Sessions

    Individual and group sessions can meet in person if there is a space that allows for appropriate physical distancing. The Wellness Center will provide clear instructions on staying home if sick, respiratory etiquette and hand hygiene prior to any in-person individual or group sessions. At this time, personal face coverings or clear commercial visors are recommended.

    Telehealth Platforms

    Students may also benefit from ongoing virtual support venues in which they have access to needed education, resources and self-help tools. A virtual platform, facilitated by counseling staff, to share experiences, connect with others and feel supported and heard can be useful.

  •  

    Training and Workshops

    This is a critical time to provide training and resources to faculty, staff and students on how to identify those in distress and to effectively intervene and refer appropriately. Counseling Services staff can provide virtual training and workshops to provide the needed education, skills, confidence and competence required (see https://www.sprc.org/comprehensive-approach/identify-assist). Workshops, mindfulness and other skill-building programs will be available primarily in a virtual environment. These include:

    • Hosting virtual sessions for faculty education as to proper referral of students to the Wellness Center and constructive communication.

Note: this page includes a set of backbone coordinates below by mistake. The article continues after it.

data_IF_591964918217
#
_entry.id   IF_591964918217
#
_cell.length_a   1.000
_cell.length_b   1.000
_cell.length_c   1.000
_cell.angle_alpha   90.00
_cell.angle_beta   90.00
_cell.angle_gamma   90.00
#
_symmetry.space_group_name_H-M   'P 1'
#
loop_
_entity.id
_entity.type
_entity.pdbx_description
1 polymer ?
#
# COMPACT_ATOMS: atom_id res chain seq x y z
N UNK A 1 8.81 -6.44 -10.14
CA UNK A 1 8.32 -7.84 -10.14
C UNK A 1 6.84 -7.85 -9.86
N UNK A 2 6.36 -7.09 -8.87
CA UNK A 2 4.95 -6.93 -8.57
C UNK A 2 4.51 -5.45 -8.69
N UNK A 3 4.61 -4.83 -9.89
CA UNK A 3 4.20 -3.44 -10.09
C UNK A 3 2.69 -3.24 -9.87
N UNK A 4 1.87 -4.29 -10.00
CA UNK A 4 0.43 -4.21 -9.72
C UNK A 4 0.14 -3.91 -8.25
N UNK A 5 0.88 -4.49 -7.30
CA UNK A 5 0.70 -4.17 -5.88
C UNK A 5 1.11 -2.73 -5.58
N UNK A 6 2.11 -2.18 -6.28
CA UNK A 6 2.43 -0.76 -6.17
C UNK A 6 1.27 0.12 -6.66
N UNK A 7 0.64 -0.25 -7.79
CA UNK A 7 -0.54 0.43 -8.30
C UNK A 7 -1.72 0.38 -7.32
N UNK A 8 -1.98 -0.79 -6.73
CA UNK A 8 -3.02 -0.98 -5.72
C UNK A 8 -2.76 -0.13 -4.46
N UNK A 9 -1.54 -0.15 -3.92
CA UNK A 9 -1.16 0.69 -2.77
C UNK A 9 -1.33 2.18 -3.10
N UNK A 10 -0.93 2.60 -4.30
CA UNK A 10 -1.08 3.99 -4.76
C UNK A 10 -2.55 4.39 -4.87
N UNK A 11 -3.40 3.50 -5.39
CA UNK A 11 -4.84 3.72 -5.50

• Therapists hosting virtual QPR training for interested Detroit Mercy employees.
  •  

    Wellness Center Access and On-Site Safety Protocols

    To maximize the safety of University employees and students, access to the Wellness Center will be managed according to the following COVID-19 recommendations:

    Student-workers/work-study students in the Wellness Center

    • Student-workers/work-study students in the Wellness Center will be reassigned to non-clinical positions on campus to reduce spread and exposure.

    Requirements of Wellness Center staff members:

    • Staff members will participate in daily screening entering campus before a shift.
    • Staff are required to practice social distancing of at least six feet.
    • Staff must also ensure that face coverings are in place at all times.

    Student Patients

    • The Wellness Center will develop an online or telephone process for patient check-in.